were selling for 2.33 each.
    Bill's Hat
    An all-class promotional item associated with the release of L4D2, this is the
    first of the high value promotional items (or promos, for short) that is often
    used as currency. As of writing, Bill's sell for 8 to 9 keys. Additionally, 
    emphasis is placed on their paint scheme; Bill's painted "tier 2" colors like
    Lime and Team Spirit are worth about 9 to 10, and ones painted "tier 3" colors
    (Black and White) are about 10 to 11. The Bill's Hat derives its value from its
    versatility (all-class), great appearance, and relative rarity.
    This is the promo item most people think of when they hear promo. Earbuds are
    a miscellaneous item that is associated with buying the game on the Mac during
    a promo period from mid-2010, when the game was released on that platform. It's
    the base unit for the buying and selling Unusuals, the highest-tier items in
    the game. It's fantastically expensive - around 26 keys each - and looks great
    on all classes, feeding its value.
    Max's Head
    The Max's Head is the next promo up on the currency list, and has a checkered
    history that is very illustrative of price bubbles, a concept touched upon in
    places in this guide. It is a hat that takes the appearance of the top half of
    Max's face from Sam and Max: The Devil's Playhouse, deriving its value from
    its great, all-class appearance as well as from its rarity (who actually bought
    that game? not many). It was worth 4 buds in August 2011, but around that time
    the value bubble popped, and its price plummeted down to its current value of
    2 buds straight.
    The most expensive promo item and the highest-value non-unusual item in the
    game, the HOUWAR (Hat of Undeniable Wealth and Respect) was given out for
    completing EVERY objective in The Great Steam Treasure Hunt, quick required
    owning 20 different specific games and completing objectives within them,
    religiously following non-steam objectives, and not skipping a beat on any of
    them. There are 593 Houwars in the game, they're all-class, and they look
    badass. Needless to say, very few people have them, and they're worth serious
    money. Currently valued at 9 to 10 buds each.
    Crates                                                                      =6=
    Crates are items, granted by the drop system, that serve no immediate purpose.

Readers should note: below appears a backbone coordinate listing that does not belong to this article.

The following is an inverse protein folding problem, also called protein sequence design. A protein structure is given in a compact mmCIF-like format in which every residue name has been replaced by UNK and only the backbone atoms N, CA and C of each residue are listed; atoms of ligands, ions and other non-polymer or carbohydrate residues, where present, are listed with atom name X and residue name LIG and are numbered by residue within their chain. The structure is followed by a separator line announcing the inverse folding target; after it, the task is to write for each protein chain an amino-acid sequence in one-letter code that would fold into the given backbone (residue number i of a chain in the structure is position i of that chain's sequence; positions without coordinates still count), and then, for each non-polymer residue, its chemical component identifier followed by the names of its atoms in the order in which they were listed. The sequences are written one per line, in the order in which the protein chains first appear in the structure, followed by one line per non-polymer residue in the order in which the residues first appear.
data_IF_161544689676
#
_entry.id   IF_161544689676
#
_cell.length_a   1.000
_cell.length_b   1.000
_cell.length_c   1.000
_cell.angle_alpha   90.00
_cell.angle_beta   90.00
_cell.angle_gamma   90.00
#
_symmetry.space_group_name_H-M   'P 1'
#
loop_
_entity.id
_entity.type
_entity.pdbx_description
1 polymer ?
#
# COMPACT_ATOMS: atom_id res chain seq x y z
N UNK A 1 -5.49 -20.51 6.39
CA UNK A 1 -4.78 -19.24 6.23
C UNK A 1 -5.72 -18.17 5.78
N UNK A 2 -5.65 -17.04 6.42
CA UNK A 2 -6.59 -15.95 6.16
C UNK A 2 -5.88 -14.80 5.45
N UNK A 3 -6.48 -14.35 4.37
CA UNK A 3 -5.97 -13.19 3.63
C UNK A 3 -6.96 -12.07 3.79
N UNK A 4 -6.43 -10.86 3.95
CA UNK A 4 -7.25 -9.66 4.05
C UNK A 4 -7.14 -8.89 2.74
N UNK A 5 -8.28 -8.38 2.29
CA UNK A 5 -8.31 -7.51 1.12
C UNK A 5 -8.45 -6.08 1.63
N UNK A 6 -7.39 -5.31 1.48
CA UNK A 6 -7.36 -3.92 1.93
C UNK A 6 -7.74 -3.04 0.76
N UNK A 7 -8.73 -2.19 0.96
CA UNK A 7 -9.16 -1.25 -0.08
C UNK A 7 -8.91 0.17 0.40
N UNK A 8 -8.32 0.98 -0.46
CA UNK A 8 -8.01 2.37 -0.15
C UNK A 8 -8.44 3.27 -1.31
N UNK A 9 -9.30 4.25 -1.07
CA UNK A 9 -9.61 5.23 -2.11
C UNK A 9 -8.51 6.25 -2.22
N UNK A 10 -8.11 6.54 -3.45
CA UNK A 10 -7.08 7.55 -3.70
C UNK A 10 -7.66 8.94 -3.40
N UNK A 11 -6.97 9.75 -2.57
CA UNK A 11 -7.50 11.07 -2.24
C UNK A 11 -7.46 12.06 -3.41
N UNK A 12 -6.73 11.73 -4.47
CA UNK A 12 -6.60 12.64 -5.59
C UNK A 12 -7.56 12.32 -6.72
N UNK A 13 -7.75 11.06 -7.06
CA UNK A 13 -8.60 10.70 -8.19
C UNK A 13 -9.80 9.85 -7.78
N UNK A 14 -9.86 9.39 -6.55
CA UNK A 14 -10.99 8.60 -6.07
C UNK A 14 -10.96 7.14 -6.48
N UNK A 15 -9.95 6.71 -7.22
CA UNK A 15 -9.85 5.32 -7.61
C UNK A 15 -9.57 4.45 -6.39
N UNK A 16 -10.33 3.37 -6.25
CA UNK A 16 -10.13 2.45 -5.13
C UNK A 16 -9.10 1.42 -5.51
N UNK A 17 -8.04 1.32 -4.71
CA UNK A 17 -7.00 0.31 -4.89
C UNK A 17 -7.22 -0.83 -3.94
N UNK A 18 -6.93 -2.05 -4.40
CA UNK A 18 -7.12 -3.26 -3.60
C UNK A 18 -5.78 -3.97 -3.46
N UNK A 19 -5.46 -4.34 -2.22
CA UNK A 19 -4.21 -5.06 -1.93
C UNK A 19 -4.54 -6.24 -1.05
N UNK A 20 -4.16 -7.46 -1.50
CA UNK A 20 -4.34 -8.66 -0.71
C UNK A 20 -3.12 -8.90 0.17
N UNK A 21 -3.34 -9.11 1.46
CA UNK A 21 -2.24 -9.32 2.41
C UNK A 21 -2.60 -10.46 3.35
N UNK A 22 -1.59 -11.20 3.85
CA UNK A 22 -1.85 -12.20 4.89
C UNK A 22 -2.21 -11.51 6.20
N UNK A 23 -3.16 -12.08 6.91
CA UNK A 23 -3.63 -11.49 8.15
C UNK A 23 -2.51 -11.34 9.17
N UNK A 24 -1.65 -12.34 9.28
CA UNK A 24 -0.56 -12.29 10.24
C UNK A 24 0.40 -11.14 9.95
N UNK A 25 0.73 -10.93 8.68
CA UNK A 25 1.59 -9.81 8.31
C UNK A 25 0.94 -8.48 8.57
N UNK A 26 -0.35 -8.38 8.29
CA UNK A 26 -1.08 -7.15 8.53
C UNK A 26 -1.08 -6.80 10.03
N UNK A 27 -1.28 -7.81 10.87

They contain items that will reveal themselves when the crate is opened with a
    key, but since there are far more crates dropped then keys bought, crates
    mostly serve as junk, and are next to worthless in value. In fact, many end up
    being deleted.
    Nonetheless, if you do have a key, you can apply it to a crate to retrieve
    the goodies inside. Every crate is part of series: so far, there have been 47
    regular ones and a large number of special ones, covered later. Every normal
    crate can be opened by a Mann Co. Supply Key, worth $2.49 in the store and
    2.55 in metal and detailed in the currency section. Every crate series has a
    chance of containing one of a number of random items, determined at the time
    that the key is applied and expended.
    What these items are depends on the series number of the crate. Early crates
    contained msotly regular weapons, and sometimes hats or paints. However this
    was not very popular, because getting a dropped weapon out of $2.49 is
    rediculous. Starting with the series 19 crate in June 2011, crates started
    containing mostly strange weapons (covered later in this guide) and
    occassionally hats and miscs, which proved far more popular. Starting with
    crate 41 in March 2012, some crates have also contained Strange Parts, to be
    covered later in this guide.
    Older crates have a higher value then newer ones, mostly out of novelty; a
    series one crate can even net 1 to 1.33 refined on today's market! More
    valuable than that, however, are unopened copies of the (so far) seven special
    limited-time crates that were supposed to disappear after a certain point. They
    only dissapear, however, if the account is loaded into the game (ae. connected